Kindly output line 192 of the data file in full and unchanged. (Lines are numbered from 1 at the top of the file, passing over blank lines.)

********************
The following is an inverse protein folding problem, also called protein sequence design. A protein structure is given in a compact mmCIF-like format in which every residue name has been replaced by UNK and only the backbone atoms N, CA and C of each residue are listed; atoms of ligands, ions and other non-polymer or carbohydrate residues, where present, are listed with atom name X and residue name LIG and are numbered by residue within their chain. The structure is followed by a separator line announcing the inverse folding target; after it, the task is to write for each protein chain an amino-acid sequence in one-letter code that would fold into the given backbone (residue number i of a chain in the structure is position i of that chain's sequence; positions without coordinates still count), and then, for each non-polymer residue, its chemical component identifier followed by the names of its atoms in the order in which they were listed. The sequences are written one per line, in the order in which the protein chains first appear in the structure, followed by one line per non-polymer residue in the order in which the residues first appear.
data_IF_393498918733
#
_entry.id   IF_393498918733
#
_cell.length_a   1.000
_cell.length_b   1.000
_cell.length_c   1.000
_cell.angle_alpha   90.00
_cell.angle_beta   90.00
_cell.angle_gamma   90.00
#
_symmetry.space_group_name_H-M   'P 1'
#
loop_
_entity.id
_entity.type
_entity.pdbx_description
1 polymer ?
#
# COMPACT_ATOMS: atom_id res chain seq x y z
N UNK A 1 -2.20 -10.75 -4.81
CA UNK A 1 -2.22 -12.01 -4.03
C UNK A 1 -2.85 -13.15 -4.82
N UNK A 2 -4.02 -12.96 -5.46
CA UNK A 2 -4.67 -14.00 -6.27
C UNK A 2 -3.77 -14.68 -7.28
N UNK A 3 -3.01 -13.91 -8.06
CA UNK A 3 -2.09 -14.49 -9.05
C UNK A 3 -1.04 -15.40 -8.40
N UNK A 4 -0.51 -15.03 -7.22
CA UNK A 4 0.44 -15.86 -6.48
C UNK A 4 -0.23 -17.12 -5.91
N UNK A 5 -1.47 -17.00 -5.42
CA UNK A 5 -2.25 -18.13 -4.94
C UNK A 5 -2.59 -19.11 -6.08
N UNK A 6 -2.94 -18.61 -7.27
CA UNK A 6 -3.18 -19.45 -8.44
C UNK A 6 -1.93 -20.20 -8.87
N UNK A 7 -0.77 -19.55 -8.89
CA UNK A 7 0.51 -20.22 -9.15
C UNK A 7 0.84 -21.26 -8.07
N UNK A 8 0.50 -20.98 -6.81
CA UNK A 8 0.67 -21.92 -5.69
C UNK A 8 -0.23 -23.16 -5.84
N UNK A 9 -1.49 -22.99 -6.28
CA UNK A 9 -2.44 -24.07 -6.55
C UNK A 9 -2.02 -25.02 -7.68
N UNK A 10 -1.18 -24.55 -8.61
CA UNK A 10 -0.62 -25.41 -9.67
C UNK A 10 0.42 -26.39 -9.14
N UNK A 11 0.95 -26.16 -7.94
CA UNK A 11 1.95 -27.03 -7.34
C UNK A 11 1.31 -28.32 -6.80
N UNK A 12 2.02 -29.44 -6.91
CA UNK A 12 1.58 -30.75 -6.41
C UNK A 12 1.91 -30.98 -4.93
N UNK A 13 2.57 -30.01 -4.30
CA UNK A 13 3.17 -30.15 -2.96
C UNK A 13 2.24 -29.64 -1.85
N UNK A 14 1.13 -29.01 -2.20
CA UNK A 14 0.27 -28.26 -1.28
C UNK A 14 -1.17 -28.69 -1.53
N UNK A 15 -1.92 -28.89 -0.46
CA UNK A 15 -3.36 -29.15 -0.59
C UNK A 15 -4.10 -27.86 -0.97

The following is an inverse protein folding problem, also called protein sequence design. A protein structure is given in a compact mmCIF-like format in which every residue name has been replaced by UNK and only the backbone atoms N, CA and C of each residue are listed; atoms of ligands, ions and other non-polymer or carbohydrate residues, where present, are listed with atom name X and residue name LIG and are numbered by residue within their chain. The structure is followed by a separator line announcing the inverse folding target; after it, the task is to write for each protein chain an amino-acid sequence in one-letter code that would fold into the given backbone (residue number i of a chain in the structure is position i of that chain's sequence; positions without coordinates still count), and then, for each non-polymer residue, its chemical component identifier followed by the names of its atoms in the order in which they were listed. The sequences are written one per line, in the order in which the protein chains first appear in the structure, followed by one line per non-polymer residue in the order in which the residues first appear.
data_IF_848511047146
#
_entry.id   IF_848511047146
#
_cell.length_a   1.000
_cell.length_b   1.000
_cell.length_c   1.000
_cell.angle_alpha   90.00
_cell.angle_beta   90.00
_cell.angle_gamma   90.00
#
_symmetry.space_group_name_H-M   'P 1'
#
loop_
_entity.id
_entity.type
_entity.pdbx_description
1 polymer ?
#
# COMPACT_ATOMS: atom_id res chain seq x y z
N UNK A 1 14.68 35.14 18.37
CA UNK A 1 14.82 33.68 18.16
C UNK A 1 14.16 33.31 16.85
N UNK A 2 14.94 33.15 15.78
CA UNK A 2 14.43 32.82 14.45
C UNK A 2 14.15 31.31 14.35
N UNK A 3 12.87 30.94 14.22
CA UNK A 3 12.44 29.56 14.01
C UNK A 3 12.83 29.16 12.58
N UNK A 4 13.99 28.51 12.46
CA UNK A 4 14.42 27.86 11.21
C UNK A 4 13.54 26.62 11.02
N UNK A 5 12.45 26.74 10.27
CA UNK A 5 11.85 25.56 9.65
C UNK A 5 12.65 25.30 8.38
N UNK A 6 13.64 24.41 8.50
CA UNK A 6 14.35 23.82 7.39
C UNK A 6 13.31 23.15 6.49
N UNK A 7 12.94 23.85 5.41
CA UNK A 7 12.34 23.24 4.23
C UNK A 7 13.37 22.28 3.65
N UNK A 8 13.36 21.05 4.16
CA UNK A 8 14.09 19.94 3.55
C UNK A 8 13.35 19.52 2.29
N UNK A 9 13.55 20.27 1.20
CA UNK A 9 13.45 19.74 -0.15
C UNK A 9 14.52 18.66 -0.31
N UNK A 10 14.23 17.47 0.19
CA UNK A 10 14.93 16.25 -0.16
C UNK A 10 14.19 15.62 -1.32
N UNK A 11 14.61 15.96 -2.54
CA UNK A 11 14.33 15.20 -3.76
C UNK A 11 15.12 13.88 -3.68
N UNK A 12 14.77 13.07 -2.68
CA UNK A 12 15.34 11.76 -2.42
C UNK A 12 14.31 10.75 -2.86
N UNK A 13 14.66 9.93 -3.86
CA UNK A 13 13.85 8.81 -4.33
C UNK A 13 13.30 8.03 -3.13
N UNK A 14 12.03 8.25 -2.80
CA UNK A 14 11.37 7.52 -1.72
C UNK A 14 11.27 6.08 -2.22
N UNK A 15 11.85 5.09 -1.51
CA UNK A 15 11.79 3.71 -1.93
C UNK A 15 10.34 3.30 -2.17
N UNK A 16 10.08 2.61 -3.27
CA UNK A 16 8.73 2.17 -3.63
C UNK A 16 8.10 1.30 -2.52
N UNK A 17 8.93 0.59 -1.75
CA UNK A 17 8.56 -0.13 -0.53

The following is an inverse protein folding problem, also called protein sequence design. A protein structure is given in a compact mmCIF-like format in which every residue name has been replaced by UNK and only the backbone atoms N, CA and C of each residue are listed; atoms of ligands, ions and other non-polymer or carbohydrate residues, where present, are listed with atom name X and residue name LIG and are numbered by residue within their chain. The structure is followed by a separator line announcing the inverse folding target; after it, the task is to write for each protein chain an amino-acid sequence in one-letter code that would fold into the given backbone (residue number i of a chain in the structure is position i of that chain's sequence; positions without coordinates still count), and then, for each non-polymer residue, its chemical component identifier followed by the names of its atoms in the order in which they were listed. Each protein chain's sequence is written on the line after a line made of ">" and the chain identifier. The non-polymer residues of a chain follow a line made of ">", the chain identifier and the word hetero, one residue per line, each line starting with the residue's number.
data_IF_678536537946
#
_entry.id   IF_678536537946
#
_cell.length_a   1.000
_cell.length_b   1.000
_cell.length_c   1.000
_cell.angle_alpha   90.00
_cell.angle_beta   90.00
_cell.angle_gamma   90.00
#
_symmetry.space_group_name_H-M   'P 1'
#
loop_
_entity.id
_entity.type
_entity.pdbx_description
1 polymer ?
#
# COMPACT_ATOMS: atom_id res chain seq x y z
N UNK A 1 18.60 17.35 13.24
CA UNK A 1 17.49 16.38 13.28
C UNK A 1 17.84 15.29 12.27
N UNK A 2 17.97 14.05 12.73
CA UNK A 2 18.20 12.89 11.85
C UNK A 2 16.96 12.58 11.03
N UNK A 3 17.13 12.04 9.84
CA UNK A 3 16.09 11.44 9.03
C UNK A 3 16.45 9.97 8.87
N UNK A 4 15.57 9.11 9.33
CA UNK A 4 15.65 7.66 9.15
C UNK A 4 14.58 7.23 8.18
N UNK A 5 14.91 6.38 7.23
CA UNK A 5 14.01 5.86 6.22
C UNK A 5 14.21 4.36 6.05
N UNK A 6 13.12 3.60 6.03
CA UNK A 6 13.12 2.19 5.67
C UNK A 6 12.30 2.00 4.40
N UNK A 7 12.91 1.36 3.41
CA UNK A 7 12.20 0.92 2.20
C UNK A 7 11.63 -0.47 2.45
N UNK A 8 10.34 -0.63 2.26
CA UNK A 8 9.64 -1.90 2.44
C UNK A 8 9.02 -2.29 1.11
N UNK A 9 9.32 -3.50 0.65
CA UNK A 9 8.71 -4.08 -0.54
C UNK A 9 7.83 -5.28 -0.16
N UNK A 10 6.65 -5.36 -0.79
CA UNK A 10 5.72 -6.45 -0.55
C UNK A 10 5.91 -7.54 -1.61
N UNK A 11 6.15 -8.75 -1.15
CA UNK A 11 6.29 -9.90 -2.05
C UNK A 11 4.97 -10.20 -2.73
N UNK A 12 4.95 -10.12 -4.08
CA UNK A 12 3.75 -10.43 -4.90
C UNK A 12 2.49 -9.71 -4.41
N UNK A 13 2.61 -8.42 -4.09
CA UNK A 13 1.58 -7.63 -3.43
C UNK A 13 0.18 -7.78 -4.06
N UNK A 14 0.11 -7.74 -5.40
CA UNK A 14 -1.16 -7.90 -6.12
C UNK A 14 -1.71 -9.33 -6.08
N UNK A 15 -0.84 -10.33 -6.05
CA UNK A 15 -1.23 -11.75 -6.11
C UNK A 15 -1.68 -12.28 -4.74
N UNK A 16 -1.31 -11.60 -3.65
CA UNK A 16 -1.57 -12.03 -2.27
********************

N UNK A 12 4.95 -10.12 -4.08